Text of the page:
Black Artists Revamping Classical Music

The classical music sphere has long shrouded itself in an air of pretentiousness and looked down its nose at anyone who didn’t fit in, which disproportionately affects marginalized communities, and especially black people. The standard for hundreds of years has been aggressively European, specifically French, German, Italian, and, sometimes, Russian, with other cultures forcefully held apart and left unconsidered. Even in America, where black musicians created the basis for modern popular music, the classical music sphere remains white-dominated. However, there is no future for classical music without including musicians of all backgrounds, and that especially includes black artists. In this short article, I cannot cover every black artist making waves in the classical music sphere, but I can highlight four artists who are doing incredible things.
Babatunde Akinboboye is a Nigerian American opera singer who is quickly gaining attention for blending opera with hip-hop to create what he calls ‘hip-hopera.’ He went viral in late 2018 for a video of him singing the aria ‘Largo al factotum’ by Rossini over the beat to Kendrick Lamar’s HUMBLE. Since then, he has released an EP titled Della Citta with three tracks, “Largo (Figaro),” “Nessun Dorma,” and “Cortigiani (Rigoletto),” all three of which utilize the hip-hopera blend of traditional operatic singing over a hip-hop track. Nowadays, he is currently working on an album.As someone who doesn’t enjoy opera or hip-hop, I am surprisingly enthusiastic over Akinboboye’s work. My lack of enthusiasm for either genre has never translated into a lack of understanding of the importance of the art form, and it’s fascinating to watch as Akinboboye bridges the gap between classical and popular music. Opera has long been a near unapproachable art form, but as Akinboboye continues his work, I predict a new wave of interest.
Abel Selaocoe is a South African cellist who blends the classical cello style with traditional South African music. In 2016, he formed a trio called Chesaba that specialized in African music, including many of his own compositions. Selaocoe made his solo BBC Proms debut in August 2021, where, in collaboration with the BBC National Orchestra of Wales, Chesaba and Gnawa Ensemble, he delivered a stunning performance.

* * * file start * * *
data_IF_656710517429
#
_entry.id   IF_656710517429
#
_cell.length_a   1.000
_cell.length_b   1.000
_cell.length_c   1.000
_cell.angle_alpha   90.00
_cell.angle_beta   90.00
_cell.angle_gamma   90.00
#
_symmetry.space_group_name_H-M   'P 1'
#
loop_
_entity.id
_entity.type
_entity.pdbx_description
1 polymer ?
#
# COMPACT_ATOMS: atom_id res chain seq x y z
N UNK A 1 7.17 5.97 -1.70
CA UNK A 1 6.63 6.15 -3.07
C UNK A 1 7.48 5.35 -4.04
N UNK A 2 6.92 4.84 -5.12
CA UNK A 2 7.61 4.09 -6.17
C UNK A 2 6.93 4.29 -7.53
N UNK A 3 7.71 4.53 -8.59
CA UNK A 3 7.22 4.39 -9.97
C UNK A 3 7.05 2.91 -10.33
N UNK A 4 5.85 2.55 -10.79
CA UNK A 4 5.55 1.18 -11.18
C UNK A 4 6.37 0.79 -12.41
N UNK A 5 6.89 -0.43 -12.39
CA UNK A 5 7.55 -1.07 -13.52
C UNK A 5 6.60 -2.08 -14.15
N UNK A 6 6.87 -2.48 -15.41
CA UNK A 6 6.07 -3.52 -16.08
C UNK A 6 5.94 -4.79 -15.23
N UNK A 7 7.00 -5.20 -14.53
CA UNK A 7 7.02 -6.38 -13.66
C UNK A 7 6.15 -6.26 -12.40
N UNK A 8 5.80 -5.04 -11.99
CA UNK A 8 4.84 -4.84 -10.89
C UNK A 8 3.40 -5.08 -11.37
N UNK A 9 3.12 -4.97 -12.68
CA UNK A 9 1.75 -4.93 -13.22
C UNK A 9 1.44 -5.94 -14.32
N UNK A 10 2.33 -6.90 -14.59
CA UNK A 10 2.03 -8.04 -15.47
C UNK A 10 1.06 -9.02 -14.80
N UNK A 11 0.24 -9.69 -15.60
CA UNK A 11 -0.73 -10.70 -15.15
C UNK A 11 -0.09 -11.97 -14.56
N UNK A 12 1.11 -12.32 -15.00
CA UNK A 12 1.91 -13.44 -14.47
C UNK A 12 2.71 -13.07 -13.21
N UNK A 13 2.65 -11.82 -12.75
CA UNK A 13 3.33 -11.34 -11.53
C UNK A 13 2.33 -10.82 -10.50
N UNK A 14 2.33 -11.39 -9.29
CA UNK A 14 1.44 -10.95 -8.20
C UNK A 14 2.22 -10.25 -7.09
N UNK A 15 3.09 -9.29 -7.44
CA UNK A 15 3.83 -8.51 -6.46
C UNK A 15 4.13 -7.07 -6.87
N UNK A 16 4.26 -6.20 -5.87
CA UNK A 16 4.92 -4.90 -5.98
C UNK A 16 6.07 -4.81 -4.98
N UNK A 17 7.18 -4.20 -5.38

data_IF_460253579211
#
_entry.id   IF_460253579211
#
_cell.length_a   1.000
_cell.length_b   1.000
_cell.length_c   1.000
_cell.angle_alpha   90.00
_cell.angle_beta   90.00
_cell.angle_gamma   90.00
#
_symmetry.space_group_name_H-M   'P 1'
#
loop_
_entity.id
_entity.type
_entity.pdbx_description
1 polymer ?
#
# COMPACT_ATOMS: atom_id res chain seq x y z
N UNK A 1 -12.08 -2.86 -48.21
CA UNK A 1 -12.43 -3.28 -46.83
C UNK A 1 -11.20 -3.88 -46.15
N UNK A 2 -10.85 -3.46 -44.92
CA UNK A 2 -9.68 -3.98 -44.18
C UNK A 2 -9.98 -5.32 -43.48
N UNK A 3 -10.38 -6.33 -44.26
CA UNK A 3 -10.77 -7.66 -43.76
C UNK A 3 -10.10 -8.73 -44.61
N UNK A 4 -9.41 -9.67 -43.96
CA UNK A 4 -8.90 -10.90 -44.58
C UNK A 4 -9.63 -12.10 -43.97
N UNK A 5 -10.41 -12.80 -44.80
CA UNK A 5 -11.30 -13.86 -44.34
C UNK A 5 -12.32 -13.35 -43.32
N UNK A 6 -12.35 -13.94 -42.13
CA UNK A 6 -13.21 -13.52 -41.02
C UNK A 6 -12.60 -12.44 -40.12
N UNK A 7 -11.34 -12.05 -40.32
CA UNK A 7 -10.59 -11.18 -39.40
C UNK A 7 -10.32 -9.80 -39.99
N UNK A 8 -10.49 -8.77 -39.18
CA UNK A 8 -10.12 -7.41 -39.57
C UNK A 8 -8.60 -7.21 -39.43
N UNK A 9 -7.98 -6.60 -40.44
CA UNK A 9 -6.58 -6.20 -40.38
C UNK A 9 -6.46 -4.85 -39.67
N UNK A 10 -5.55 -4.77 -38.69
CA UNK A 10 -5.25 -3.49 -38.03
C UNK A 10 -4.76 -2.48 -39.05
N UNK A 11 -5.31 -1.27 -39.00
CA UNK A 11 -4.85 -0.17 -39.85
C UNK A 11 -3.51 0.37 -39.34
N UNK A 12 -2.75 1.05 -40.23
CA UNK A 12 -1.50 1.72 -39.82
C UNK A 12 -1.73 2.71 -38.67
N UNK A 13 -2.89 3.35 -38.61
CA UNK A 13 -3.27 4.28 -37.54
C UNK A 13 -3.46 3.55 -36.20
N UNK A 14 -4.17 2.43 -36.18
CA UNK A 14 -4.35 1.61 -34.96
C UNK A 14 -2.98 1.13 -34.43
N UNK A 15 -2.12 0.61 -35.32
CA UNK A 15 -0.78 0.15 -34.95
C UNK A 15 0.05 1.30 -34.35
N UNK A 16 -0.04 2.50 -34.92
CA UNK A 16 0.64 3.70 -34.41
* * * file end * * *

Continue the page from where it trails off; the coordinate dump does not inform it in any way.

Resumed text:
Selaocoe approaches cello in a way that I have never seen before. His music is captivating, blending the unfamiliar African styles with familiar cello into something entirely new and wonderful. Selaocoe is pioneering a new style of music and forcing Western music to consider what ‘classical music’ truly is.
Born in Los Angeles, California, soprano Angel Blue is calling attention to racism within the industry. Blue is focusing on blackface, which is the practice of making white people look black through face paint and wigs, usually incorporating several harsh and fictional stereotypes about black people, during operas. Blue’s voice as a singer is enchanting and hypnotic, and her voice as an activist is moving opera to be a more inclusive space. During the COVID-19 pandemic, she started an online talk show called, “Faithful Friday.” In the talk show, she interviewed people that she found inspiring to help other professional and hopeful artists continue their passion even when there were no performances.
Blue’s voice is truly one of the most lovely soprano voices I’ve ever heard. Her tone is so full and robust, even while she soars into the stratosphere of the female voice. The elegance in which she executes complex arias is beyond impressive, and the breath control she demonstrates is terrifying. Blue has performed in over forty countries, and with numerous ensembles, and, after hearing her, it’s easy to understand why.
Dr. Cynthia Cozette Lee, a Pittsburg, Pennsylvania native, is a world-renowned contemporary composer, librettist, flautist, pianist, producer, poet and author. She has composed numerous pieces for multiple different styles, including opera, choir, orchestra, and many more. Dr. Lee has worked as a music educator, and composer for over twenty-five years and her influence on the classical music sphere cannot be understated.
Dr. Lee writes for flute in a way that is transcendent. One of her many fabulous works, “Nigerian Treasures in 3 Movements,” written for solo, unaccompanied flute, is a fascinating listen, and received an award from the College Music Society in Vancouver, British Columbia. Her music enchants me, and her operas are, despite my typical dislike of opera, a fantastic listen.
All four of these artists are incredibly talented, both within the sphere of music and outside of it. The blend of cultures and traditions coming together to create something new does not invalidate the old art forms, but rather invites people in by letting them experience something unfamiliar and familiar at the same time. There is no future for classical music if there is not a dedicated effort to connect and adapt across generations. Akinboboye, Selacoe, Blue, and Cozette Lee understand this and work to maintain their beloved art form while also being open to new ideas and opportunities. Now, excuse me as I scurry off to go listen to these four on repeat, as I’ve been doing for weeks now.

Listen to Babatunde Akinboboye here.

Listen to Abel Selaocoe here.

Listen to Angel Blue here.

Listen to Dr. Cynthia Cozette Lee here.